It must not be assumed that the few basic elements of the theory of probability that I've discussed so far- odds, favorable percentages, the long run, etc. - are all there is to it. Theory had grown into quite a jungle of complicated mathematics even by Pascal's day; and, after him, extensions and revisions to the theory were made by, among others, Huygens, Jacques and Daniel Bernoulli, Newton, d'Alembert, and Gauss, while the French astronomer Pierre Laplace co-ordinated the findings of more than a dozen mathematicians over two centuries in his Theorie Analytique des Probabiliies , and included his own application of the theory to the causes of phenomena and statistics.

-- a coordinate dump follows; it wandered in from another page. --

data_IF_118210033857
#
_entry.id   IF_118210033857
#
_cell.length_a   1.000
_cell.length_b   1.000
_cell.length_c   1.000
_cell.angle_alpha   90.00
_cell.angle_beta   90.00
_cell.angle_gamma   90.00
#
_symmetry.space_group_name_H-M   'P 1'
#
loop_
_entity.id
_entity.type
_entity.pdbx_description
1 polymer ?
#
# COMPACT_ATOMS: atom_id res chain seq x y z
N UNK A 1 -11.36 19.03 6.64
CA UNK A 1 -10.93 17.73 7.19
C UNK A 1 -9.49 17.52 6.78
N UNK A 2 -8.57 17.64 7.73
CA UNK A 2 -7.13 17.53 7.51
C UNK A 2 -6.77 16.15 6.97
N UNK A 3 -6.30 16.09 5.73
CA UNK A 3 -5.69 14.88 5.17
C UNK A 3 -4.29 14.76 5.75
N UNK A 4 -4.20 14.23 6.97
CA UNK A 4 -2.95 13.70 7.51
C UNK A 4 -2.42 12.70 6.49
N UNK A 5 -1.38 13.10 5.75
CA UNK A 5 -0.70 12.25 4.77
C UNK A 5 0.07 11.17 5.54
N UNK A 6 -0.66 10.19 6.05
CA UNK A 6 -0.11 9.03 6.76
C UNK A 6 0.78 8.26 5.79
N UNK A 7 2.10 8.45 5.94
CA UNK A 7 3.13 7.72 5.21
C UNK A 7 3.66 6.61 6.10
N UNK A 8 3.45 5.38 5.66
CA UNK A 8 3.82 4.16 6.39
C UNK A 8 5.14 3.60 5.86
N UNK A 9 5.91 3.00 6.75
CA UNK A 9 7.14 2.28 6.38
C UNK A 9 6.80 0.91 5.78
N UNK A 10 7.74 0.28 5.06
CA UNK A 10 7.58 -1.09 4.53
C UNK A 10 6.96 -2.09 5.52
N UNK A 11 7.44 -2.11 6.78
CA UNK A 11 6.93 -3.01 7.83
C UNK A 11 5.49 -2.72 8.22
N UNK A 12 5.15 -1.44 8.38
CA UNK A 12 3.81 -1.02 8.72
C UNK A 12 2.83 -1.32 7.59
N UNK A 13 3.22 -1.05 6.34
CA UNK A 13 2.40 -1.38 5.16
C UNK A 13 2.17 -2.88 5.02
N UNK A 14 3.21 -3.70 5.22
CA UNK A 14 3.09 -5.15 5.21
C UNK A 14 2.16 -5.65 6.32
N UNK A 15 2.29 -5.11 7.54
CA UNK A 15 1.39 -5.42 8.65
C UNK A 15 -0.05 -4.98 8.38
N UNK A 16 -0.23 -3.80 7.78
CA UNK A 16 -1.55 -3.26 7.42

Huygens, a 17th century Dutchman, was a an early statistician who paved the way for life insurance by working out tables relating to the probable expectation of life at various ages. The bernoullis-a Swiss family of mathematicians who spread their achievements over the 17th and 18th centuries -polularized the newly discovered calculus of Newton and Leibnitz, worked out innumerable calculations concerning hydraulics and pneumatics, and systematically studies every known field of mathematics, including one very important to the poker theory of probability: the field of large numbers. This particular exploration has come to be known as the "Bernoullian Series of Bernoullian Numbers"; it plays a part in my brief look at statistics later. The German mathematician Gauss produced the Law of Errors, which stated that in repeated measurement of the same object or process, it must not be expected that the outcome of every observation will be the same. Newton's revelation of the differential calculus and d'Alembert's studies of the laws of dynamics both opened new possibilities for the development of the theory of probability; but these discoveries get far too complicated in their mathematics for summarization here.